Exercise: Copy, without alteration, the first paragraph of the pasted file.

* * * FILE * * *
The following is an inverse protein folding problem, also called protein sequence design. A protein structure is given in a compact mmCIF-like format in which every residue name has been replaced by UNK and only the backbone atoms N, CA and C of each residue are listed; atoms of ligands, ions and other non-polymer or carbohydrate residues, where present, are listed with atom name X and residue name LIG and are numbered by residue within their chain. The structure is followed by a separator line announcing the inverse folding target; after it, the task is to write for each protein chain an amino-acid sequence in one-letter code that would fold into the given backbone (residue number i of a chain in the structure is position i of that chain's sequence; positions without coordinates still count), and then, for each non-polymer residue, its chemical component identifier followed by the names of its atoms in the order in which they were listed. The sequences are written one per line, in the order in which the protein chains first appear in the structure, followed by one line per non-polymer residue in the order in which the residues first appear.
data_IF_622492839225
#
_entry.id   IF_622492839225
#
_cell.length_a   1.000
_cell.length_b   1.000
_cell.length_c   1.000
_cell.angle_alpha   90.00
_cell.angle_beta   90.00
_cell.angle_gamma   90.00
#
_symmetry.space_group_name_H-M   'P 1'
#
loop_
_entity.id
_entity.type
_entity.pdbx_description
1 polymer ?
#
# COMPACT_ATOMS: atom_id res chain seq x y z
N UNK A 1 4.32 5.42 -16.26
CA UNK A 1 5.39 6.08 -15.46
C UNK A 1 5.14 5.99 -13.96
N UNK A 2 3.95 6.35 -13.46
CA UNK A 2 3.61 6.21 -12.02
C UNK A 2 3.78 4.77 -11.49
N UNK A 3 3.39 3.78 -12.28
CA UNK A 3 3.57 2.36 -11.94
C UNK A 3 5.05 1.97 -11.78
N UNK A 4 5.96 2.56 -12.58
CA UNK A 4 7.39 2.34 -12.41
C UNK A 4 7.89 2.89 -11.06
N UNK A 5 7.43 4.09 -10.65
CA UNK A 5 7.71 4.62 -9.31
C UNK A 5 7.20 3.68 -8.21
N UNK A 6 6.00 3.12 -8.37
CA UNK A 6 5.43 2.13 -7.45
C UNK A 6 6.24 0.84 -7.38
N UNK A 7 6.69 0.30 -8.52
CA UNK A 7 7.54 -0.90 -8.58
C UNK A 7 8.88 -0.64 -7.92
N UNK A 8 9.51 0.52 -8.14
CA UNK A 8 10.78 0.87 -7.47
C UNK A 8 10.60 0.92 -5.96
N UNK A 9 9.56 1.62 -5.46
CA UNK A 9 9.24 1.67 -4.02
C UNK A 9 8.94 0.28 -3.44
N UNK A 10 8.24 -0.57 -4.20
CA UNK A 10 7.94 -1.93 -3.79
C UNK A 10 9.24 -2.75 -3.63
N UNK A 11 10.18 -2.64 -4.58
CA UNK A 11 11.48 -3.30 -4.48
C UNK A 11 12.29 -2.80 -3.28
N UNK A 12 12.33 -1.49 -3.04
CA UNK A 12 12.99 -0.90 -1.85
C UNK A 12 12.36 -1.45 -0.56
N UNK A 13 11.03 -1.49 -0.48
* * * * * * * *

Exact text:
The following is an inverse protein folding problem, also called protein sequence design. A protein structure is given in a compact mmCIF-like format in which every residue name has been replaced by UNK and only the backbone atoms N, CA and C of each residue are listed; atoms of ligands, ions and other non-polymer or carbohydrate residues, where present, are listed with atom name X and residue name LIG and are numbered by residue within their chain. The structure is followed by a separator line announcing the inverse folding target; after it, the task is to write for each protein chain an amino-acid sequence in one-letter code that would fold into the given backbone (residue number i of a chain in the structure is position i of that chain's sequence; positions without coordinates still count), and then, for each non-polymer residue, its chemical component identifier followed by the names of its atoms in the order in which they were listed. The sequences are written one per line, in the order in which the protein chains first appear in the structure, followed by one line per non-polymer residue in the order in which the residues first appear.